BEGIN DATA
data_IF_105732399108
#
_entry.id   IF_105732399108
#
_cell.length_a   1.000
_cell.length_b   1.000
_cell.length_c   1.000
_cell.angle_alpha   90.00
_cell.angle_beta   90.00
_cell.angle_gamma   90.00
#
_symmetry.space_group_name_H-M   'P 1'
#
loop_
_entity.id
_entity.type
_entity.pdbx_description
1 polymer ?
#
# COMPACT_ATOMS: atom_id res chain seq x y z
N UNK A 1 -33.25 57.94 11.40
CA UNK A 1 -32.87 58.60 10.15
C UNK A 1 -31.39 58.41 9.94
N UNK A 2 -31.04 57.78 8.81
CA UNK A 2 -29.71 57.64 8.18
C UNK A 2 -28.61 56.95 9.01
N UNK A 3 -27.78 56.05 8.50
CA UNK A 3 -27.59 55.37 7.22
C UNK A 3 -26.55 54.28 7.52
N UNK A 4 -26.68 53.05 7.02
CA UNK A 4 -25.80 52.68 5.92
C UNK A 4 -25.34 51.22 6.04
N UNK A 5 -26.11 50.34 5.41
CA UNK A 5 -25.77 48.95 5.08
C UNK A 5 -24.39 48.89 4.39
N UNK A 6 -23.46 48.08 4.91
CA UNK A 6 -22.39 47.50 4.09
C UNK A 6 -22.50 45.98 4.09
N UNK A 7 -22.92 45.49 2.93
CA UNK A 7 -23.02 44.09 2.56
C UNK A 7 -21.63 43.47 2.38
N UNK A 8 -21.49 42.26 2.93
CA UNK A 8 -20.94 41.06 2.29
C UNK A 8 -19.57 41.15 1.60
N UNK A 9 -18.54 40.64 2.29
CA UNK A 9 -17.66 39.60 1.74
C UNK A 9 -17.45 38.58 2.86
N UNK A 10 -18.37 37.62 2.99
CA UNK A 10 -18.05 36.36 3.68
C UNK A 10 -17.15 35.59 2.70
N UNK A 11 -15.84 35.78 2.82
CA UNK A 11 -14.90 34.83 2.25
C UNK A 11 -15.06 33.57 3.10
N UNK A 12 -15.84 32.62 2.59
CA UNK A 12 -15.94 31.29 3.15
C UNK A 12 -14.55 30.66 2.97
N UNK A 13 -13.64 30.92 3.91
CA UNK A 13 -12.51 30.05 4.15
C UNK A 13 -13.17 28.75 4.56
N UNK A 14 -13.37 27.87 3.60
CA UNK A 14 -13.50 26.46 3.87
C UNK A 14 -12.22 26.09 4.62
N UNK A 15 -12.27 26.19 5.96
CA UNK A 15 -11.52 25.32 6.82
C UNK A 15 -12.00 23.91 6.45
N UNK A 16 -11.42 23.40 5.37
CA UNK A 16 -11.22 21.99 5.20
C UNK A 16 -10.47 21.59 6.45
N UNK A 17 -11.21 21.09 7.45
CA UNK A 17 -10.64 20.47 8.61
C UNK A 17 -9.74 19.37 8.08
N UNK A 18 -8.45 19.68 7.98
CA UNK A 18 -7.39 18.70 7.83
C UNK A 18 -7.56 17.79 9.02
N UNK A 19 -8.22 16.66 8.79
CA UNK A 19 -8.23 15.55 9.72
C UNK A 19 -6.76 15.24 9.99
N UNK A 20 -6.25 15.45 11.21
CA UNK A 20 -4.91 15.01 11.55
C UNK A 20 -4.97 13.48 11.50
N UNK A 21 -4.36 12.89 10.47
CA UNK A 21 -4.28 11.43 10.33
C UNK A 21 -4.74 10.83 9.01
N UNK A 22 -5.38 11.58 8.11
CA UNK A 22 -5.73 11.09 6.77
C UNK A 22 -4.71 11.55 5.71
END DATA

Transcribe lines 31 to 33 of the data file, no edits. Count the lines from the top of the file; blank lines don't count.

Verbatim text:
CA UNK A 4 -25.80 52.68 5.92
C UNK A 4 -25.34 51.22 6.04
N UNK A 5 -26.11 50.34 5.41